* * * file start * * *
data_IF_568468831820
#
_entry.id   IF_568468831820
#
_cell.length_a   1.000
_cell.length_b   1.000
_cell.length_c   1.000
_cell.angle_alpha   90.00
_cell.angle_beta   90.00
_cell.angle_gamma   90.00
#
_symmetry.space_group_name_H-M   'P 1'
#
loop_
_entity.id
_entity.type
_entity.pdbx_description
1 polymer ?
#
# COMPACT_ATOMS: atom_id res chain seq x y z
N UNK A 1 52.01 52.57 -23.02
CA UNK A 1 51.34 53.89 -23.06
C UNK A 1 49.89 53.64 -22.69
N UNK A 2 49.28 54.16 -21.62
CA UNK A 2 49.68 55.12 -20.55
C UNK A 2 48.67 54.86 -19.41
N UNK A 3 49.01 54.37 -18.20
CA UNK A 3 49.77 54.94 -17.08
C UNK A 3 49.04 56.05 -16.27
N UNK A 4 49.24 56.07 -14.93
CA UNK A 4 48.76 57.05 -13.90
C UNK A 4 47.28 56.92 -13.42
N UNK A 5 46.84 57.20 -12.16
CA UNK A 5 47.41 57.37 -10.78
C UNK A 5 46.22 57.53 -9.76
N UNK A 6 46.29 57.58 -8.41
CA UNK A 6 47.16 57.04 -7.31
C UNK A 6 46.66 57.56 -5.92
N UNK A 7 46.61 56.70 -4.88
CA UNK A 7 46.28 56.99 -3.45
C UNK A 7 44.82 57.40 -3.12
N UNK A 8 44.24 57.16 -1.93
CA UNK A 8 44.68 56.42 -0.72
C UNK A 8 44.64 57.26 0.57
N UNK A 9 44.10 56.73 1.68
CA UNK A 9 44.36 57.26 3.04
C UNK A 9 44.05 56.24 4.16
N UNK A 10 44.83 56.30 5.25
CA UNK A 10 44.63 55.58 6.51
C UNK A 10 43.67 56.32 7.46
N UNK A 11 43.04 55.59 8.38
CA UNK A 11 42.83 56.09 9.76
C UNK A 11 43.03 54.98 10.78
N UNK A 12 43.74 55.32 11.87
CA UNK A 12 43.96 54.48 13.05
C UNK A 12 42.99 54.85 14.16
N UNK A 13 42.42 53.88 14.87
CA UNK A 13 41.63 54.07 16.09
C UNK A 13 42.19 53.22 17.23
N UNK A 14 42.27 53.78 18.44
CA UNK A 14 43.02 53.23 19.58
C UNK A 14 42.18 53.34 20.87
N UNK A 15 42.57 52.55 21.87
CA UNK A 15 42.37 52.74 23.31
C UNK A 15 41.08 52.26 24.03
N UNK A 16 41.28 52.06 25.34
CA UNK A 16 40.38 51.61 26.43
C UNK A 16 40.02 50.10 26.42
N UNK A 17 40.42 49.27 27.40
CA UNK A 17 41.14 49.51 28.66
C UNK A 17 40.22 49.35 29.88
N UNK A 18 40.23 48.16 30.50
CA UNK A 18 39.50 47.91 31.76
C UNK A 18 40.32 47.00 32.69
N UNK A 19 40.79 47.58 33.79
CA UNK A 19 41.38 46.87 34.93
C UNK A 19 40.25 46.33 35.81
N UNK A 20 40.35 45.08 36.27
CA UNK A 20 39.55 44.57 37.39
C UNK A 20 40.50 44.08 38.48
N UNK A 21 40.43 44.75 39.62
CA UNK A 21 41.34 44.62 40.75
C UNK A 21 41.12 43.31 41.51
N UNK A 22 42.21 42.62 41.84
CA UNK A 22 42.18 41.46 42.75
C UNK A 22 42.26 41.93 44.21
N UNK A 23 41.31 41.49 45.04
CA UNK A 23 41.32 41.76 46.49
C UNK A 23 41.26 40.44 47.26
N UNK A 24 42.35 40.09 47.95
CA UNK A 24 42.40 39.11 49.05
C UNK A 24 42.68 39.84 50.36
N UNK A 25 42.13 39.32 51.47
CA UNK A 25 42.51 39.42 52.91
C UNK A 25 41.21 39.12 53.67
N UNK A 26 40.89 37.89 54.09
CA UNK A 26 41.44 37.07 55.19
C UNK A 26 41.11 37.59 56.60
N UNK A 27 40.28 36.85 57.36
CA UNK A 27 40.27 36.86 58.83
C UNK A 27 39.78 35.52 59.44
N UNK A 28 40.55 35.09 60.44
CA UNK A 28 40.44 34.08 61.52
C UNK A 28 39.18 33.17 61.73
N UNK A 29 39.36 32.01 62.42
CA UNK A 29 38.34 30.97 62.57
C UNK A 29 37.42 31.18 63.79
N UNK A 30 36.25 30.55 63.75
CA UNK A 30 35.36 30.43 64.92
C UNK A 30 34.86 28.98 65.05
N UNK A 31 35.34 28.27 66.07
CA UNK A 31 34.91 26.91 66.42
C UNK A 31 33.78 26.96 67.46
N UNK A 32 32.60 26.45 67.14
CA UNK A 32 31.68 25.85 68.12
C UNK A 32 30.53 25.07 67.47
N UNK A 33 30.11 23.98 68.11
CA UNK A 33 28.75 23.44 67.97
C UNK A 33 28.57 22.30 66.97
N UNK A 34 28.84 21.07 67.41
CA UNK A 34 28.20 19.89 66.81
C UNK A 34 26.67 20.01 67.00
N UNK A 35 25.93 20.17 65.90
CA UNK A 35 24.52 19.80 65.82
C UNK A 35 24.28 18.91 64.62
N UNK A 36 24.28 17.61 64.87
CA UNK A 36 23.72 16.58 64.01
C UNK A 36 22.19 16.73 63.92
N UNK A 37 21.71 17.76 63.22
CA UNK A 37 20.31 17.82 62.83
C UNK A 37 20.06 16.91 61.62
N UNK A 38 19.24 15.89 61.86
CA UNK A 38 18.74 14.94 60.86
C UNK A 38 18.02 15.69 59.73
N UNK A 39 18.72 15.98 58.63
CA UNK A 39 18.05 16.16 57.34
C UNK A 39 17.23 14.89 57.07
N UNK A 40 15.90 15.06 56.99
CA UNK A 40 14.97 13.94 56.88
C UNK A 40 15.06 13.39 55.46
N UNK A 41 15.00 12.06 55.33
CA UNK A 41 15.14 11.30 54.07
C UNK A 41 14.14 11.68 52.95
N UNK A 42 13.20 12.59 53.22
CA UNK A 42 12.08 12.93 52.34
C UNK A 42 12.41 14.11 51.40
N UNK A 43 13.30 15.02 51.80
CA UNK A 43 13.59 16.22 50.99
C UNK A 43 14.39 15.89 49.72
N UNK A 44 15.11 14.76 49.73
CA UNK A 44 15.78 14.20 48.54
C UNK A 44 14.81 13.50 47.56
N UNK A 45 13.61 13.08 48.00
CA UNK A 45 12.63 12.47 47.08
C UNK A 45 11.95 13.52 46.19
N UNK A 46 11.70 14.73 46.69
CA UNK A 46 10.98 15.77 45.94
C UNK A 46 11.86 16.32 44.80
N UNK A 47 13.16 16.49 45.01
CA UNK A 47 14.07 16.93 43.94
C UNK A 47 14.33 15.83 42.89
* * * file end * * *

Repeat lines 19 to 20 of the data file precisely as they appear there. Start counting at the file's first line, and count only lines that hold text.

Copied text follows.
#
# COMPACT_ATOMS: atom_id res chain seq x y z